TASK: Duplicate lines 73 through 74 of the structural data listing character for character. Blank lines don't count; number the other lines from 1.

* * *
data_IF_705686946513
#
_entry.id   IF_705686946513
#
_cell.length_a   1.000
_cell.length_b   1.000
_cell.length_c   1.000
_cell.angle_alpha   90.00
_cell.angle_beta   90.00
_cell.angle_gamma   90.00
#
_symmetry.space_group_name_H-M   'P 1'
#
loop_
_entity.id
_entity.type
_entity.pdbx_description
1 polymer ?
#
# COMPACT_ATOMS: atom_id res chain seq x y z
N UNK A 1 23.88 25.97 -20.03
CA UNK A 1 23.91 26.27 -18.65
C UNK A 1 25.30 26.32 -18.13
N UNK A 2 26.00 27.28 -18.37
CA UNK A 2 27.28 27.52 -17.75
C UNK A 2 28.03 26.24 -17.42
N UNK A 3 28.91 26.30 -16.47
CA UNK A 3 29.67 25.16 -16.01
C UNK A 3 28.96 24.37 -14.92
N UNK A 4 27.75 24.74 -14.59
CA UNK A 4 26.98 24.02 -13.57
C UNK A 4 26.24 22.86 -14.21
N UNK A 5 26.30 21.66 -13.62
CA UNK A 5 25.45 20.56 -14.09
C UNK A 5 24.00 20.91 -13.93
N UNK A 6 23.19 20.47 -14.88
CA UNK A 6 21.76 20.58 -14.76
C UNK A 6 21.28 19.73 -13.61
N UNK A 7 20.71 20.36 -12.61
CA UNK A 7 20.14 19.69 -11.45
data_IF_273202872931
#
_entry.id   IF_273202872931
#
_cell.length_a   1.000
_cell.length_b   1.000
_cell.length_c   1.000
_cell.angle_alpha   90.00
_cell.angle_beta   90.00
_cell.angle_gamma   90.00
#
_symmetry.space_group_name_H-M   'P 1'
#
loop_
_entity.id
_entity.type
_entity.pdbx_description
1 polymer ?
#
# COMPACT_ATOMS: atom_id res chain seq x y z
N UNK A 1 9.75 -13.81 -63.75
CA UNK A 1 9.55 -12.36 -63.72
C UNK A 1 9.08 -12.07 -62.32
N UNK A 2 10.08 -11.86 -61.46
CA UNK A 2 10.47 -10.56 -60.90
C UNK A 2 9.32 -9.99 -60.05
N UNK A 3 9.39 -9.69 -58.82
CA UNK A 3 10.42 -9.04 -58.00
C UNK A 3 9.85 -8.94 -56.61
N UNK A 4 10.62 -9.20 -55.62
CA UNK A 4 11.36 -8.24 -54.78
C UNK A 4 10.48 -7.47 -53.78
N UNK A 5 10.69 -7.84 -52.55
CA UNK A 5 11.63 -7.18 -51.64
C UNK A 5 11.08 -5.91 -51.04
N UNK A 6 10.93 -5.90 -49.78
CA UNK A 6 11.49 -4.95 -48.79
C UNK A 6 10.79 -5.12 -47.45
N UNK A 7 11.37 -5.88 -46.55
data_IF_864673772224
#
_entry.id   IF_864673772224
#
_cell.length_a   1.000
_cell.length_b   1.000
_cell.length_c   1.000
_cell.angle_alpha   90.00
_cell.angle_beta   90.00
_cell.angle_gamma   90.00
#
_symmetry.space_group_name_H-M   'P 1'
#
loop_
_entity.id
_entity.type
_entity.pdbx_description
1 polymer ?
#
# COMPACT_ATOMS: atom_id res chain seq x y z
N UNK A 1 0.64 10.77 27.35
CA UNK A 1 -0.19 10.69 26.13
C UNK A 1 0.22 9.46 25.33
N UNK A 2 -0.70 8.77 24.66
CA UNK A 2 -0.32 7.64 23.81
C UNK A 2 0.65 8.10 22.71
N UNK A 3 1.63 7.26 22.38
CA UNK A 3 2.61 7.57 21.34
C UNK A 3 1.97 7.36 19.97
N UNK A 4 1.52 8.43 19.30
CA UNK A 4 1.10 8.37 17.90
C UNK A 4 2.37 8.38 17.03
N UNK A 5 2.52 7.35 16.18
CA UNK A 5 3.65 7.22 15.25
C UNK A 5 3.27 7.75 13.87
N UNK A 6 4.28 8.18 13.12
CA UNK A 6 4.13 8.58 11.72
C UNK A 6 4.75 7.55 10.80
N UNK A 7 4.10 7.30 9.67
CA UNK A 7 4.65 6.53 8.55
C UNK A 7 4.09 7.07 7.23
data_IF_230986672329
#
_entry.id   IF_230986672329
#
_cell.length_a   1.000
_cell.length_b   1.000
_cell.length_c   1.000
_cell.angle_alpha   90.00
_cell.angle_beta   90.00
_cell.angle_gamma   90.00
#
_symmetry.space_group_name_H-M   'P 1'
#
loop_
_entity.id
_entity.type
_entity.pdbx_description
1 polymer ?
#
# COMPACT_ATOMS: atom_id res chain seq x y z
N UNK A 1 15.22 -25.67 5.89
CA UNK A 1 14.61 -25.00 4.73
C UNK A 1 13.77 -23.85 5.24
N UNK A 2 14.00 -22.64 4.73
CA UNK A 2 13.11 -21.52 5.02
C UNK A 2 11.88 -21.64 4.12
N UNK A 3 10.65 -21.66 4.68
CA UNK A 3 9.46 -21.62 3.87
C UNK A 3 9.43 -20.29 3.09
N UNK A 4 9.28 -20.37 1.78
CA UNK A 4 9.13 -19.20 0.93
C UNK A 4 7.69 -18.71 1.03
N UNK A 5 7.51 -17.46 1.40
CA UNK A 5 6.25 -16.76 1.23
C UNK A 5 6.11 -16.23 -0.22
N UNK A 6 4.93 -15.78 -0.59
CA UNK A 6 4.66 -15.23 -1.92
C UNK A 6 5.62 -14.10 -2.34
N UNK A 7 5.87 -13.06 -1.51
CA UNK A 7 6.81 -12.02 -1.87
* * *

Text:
N UNK A 5 10.69 -7.84 -52.55
CA UNK A 5 11.63 -7.18 -51.64